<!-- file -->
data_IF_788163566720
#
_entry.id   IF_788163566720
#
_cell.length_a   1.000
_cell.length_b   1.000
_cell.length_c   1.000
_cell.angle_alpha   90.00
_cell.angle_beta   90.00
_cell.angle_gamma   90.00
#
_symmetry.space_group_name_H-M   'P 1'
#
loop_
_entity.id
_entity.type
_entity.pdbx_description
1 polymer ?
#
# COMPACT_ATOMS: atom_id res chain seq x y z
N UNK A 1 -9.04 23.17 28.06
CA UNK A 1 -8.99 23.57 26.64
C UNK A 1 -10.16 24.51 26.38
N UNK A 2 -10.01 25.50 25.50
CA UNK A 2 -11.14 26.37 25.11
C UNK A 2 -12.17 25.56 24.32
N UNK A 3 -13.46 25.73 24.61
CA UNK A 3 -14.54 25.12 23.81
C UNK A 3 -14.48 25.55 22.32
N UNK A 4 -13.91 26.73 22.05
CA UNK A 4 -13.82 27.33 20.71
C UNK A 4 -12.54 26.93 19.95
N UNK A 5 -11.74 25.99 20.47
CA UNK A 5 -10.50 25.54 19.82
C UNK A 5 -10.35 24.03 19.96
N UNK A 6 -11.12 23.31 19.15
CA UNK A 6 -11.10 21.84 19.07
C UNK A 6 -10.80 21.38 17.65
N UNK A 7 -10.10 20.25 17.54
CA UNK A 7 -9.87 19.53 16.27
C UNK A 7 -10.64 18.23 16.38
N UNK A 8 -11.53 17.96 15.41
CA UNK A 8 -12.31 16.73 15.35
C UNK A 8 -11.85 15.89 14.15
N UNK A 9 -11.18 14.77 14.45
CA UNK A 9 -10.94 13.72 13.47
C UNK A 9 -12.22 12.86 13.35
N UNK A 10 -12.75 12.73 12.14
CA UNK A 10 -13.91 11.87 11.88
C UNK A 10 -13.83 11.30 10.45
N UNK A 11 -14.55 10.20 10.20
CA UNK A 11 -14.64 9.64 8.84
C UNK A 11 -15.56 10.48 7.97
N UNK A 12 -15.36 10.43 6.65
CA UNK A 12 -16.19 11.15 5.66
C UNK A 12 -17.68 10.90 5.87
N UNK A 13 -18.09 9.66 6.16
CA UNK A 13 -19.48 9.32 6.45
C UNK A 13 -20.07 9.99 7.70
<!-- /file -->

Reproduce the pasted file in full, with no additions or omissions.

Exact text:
data_IF_788163566720
#
_entry.id   IF_788163566720
#
_cell.length_a   1.000
_cell.length_b   1.000
_cell.length_c   1.000
_cell.angle_alpha   90.00
_cell.angle_beta   90.00
_cell.angle_gamma   90.00
#
_symmetry.space_group_name_H-M   'P 1'
#
loop_
_entity.id
_entity.type
_entity.pdbx_description
1 polymer ?
#
# COMPACT_ATOMS: atom_id res chain seq x y z
N UNK A 1 -9.04 23.17 28.06
CA UNK A 1 -8.99 23.57 26.64
C UNK A 1 -10.16 24.51 26.38
N UNK A 2 -10.01 25.50 25.50
CA UNK A 2 -11.14 26.37 25.11
C UNK A 2 -12.17 25.56 24.32
N UNK A 3 -13.46 25.73 24.61
CA UNK A 3 -14.54 25.12 23.81
C UNK A 3 -14.48 25.55 22.32
N UNK A 4 -13.91 26.73 22.05
CA UNK A 4 -13.82 27.33 20.71
C UNK A 4 -12.54 26.93 19.95
N UNK A 5 -11.74 25.99 20.47
CA UNK A 5 -10.50 25.54 19.82
C UNK A 5 -10.35 24.03 19.96
N UNK A 6 -11.12 23.31 19.15
CA UNK A 6 -11.10 21.84 19.07
C UNK A 6 -10.80 21.38 17.65
N UNK A 7 -10.10 20.25 17.54
CA UNK A 7 -9.87 19.53 16.27
C UNK A 7 -10.64 18.23 16.38
N UNK A 8 -11.53 17.96 15.41
CA UNK A 8 -12.31 16.73 15.35
C UNK A 8 -11.85 15.89 14.15
N UNK A 9 -11.18 14.77 14.45
CA UNK A 9 -10.94 13.72 13.47
C UNK A 9 -12.22 12.86 13.35
N UNK A 10 -12.75 12.73 12.14
CA UNK A 10 -13.91 11.87 11.88
C UNK A 10 -13.83 11.30 10.45
N UNK A 11 -14.55 10.20 10.20
CA UNK A 11 -14.64 9.64 8.84
C UNK A 11 -15.56 10.48 7.97
N UNK A 12 -15.36 10.43 6.65
CA UNK A 12 -16.19 11.15 5.66
C UNK A 12 -17.68 10.90 5.87
N UNK A 13 -18.09 9.66 6.16
CA UNK A 13 -19.48 9.32 6.45
C UNK A 13 -20.07 9.99 7.70